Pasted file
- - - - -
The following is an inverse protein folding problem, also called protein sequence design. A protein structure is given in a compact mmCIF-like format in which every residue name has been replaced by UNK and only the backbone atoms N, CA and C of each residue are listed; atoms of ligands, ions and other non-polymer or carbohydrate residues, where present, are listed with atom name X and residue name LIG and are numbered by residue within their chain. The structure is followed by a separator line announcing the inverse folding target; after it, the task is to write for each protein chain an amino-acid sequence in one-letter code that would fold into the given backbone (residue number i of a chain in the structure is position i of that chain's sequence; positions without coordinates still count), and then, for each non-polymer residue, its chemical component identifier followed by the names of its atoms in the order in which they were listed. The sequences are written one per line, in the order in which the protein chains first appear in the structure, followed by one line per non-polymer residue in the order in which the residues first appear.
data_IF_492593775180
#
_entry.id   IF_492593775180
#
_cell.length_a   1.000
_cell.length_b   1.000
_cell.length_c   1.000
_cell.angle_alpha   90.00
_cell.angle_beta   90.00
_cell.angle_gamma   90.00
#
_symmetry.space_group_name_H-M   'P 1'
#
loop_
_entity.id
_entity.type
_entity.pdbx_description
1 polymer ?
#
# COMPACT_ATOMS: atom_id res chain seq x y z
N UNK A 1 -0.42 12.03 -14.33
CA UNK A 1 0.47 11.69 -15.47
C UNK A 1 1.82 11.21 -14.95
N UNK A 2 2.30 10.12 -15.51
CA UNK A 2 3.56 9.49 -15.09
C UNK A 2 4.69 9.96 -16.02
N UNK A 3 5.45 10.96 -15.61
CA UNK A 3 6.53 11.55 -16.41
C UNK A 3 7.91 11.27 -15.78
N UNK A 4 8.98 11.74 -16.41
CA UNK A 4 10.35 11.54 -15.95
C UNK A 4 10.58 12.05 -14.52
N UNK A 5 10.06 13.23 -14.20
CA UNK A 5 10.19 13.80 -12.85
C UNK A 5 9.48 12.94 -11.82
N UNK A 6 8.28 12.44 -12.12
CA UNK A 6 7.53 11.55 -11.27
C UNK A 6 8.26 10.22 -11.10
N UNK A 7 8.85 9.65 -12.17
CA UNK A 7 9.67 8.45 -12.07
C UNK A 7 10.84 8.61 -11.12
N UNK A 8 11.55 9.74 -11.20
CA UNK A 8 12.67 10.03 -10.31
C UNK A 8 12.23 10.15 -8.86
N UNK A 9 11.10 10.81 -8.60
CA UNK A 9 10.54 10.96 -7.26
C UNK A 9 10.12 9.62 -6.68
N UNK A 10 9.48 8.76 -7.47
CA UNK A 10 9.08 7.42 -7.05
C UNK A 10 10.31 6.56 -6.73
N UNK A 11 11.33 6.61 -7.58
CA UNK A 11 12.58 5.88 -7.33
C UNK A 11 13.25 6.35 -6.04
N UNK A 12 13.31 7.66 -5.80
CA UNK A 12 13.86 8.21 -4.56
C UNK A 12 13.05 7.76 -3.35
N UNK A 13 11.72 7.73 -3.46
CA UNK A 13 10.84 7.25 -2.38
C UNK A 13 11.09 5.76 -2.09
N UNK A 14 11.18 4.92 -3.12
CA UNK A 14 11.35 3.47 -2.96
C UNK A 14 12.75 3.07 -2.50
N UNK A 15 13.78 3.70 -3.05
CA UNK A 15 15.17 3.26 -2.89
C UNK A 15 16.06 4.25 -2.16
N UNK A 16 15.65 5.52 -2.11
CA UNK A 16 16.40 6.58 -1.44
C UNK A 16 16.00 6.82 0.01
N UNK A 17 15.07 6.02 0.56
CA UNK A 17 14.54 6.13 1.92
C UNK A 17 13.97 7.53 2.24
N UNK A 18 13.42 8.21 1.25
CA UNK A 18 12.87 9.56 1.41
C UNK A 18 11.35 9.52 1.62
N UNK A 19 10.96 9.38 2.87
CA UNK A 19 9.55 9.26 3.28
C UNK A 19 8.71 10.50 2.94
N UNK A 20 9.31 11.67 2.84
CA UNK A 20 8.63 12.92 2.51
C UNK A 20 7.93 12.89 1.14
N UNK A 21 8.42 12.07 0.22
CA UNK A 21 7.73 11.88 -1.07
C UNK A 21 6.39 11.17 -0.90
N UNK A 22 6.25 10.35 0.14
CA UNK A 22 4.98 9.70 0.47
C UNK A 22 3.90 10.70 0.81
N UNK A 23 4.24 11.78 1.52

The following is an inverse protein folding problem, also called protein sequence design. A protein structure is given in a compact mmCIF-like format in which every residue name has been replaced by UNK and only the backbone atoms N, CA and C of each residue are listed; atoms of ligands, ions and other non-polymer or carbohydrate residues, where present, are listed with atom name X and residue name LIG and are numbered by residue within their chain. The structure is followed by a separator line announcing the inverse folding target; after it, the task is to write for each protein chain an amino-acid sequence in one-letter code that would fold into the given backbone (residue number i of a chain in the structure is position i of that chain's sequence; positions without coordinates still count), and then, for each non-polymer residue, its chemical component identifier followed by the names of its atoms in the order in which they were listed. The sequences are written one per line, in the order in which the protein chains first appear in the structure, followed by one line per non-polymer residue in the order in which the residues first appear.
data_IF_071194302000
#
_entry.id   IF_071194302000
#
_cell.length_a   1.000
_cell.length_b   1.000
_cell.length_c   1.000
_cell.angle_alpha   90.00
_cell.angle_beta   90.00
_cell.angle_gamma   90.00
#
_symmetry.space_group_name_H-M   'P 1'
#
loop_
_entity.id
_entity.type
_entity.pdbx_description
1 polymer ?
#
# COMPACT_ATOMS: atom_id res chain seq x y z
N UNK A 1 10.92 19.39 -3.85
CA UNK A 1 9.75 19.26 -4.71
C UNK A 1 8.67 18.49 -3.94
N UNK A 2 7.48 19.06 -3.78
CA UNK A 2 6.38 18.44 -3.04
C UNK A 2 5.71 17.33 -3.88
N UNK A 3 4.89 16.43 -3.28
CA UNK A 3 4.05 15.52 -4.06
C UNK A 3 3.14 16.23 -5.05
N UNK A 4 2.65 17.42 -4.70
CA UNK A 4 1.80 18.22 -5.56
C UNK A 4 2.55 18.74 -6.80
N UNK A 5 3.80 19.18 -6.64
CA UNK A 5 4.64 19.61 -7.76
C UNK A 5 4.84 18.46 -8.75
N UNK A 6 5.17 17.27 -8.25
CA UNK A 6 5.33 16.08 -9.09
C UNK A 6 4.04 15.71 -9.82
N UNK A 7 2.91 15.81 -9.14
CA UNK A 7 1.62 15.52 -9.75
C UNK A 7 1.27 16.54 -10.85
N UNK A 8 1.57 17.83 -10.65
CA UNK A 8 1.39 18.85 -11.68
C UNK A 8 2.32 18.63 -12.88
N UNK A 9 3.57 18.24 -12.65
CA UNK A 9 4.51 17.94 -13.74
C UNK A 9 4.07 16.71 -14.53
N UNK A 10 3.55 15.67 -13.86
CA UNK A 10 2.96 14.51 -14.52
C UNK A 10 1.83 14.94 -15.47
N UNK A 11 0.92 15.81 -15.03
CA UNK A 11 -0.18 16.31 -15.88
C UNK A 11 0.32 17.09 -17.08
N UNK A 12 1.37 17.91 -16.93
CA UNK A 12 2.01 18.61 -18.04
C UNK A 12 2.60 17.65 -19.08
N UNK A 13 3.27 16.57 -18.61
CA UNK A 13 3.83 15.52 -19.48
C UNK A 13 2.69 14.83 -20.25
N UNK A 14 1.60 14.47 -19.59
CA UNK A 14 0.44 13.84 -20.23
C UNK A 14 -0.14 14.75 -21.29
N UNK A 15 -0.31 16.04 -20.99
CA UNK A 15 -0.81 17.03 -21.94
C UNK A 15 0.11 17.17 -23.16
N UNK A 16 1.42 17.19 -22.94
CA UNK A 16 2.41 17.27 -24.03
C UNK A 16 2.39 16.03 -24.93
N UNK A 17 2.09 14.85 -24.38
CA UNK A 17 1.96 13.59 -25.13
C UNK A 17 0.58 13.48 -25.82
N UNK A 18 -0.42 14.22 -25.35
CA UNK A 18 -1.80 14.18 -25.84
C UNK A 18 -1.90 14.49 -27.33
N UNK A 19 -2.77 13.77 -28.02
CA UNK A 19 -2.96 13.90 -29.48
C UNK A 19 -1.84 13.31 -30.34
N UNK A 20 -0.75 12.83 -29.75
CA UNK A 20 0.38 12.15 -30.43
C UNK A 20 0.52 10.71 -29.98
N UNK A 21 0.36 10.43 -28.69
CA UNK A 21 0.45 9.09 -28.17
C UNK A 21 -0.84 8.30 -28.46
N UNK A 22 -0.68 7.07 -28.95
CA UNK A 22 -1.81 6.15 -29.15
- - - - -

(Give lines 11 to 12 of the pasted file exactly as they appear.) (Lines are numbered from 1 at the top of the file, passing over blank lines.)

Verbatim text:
_cell.angle_gamma   90.00
#